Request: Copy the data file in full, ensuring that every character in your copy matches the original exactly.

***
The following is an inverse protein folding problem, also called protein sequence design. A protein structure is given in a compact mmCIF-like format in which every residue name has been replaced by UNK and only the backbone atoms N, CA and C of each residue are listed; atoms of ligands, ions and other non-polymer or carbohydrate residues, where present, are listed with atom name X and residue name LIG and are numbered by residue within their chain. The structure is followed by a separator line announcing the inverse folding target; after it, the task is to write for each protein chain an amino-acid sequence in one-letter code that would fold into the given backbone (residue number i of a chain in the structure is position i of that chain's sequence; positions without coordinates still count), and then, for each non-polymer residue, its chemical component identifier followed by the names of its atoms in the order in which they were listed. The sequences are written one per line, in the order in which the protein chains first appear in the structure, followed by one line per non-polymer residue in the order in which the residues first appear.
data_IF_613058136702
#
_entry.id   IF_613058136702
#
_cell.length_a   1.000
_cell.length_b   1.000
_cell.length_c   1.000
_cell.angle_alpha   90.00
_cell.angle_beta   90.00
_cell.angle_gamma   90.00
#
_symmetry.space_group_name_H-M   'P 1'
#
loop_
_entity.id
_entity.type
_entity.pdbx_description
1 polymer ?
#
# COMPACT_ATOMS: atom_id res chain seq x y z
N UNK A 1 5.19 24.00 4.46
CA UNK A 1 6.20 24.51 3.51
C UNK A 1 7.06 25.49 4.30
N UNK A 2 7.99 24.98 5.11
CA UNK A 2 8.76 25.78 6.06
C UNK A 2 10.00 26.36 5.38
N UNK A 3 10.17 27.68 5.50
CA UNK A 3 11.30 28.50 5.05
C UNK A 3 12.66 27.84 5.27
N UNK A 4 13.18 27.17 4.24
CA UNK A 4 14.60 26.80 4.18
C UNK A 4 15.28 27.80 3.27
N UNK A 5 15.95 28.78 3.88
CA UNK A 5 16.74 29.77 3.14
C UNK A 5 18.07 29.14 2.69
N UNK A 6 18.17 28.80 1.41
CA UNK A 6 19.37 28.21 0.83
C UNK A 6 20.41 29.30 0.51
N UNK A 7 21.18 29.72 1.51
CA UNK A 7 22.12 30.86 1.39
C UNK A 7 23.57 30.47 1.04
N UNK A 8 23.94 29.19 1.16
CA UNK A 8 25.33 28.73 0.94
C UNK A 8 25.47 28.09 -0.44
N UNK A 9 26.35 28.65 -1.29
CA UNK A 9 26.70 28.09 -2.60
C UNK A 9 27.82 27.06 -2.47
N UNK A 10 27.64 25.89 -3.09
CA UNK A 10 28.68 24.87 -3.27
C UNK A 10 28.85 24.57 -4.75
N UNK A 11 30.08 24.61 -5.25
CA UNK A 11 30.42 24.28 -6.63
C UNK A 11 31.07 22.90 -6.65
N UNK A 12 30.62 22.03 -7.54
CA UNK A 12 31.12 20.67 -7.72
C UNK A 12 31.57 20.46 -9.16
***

The following is an inverse protein folding problem, also called protein sequence design. A protein structure is given in a compact mmCIF-like format in which every residue name has been replaced by UNK and only the backbone atoms N, CA and C of each residue are listed; atoms of ligands, ions and other non-polymer or carbohydrate residues, where present, are listed with atom name X and residue name LIG and are numbered by residue within their chain. The structure is followed by a separator line announcing the inverse folding target; after it, the task is to write for each protein chain an amino-acid sequence in one-letter code that would fold into the given backbone (residue number i of a chain in the structure is position i of that chain's sequence; positions without coordinates still count), and then, for each non-polymer residue, its chemical component identifier followed by the names of its atoms in the order in which they were listed. The sequences are written one per line, in the order in which the protein chains first appear in the structure, followed by one line per non-polymer residue in the order in which the residues first appear.
data_IF_613058136702
#
_entry.id   IF_613058136702
#
_cell.length_a   1.000
_cell.length_b   1.000
_cell.length_c   1.000
_cell.angle_alpha   90.00
_cell.angle_beta   90.00
_cell.angle_gamma   90.00
#
_symmetry.space_group_name_H-M   'P 1'
#
loop_
_entity.id
_entity.type
_entity.pdbx_description
1 polymer ?
#
# COMPACT_ATOMS: atom_id res chain seq x y z
N UNK A 1 5.19 24.00 4.46
CA UNK A 1 6.20 24.51 3.51
C UNK A 1 7.06 25.49 4.30
N UNK A 2 7.99 24.98 5.11
CA UNK A 2 8.76 25.78 6.06
C UNK A 2 10.00 26.36 5.38
N UNK A 3 10.17 27.68 5.50
CA UNK A 3 11.30 28.50 5.05
C UNK A 3 12.66 27.84 5.27
N UNK A 4 13.18 27.17 4.24
CA UNK A 4 14.60 26.80 4.18
C UNK A 4 15.28 27.80 3.27
N UNK A 5 15.95 28.78 3.88
CA UNK A 5 16.74 29.77 3.14
C UNK A 5 18.07 29.14 2.69
N UNK A 6 18.17 28.80 1.41
CA UNK A 6 19.37 28.21 0.83
C UNK A 6 20.41 29.30 0.51
N UNK A 7 21.18 29.72 1.51
CA UNK A 7 22.12 30.86 1.39
C UNK A 7 23.57 30.47 1.04
N UNK A 8 23.94 29.19 1.16
CA UNK A 8 25.33 28.73 0.94
C UNK A 8 25.47 28.09 -0.44
N UNK A 9 26.35 28.65 -1.29
CA UNK A 9 26.70 28.09 -2.60
C UNK A 9 27.82 27.06 -2.47
N UNK A 10 27.64 25.89 -3.09
CA UNK A 10 28.68 24.87 -3.27
C UNK A 10 28.85 24.57 -4.75
N UNK A 11 30.08 24.61 -5.25
CA UNK A 11 30.42 24.28 -6.63
C UNK A 11 31.07 22.90 -6.65
N UNK A 12 30.62 22.03 -7.54
CA UNK A 12 31.12 20.67 -7.72
C UNK A 12 31.57 20.46 -9.16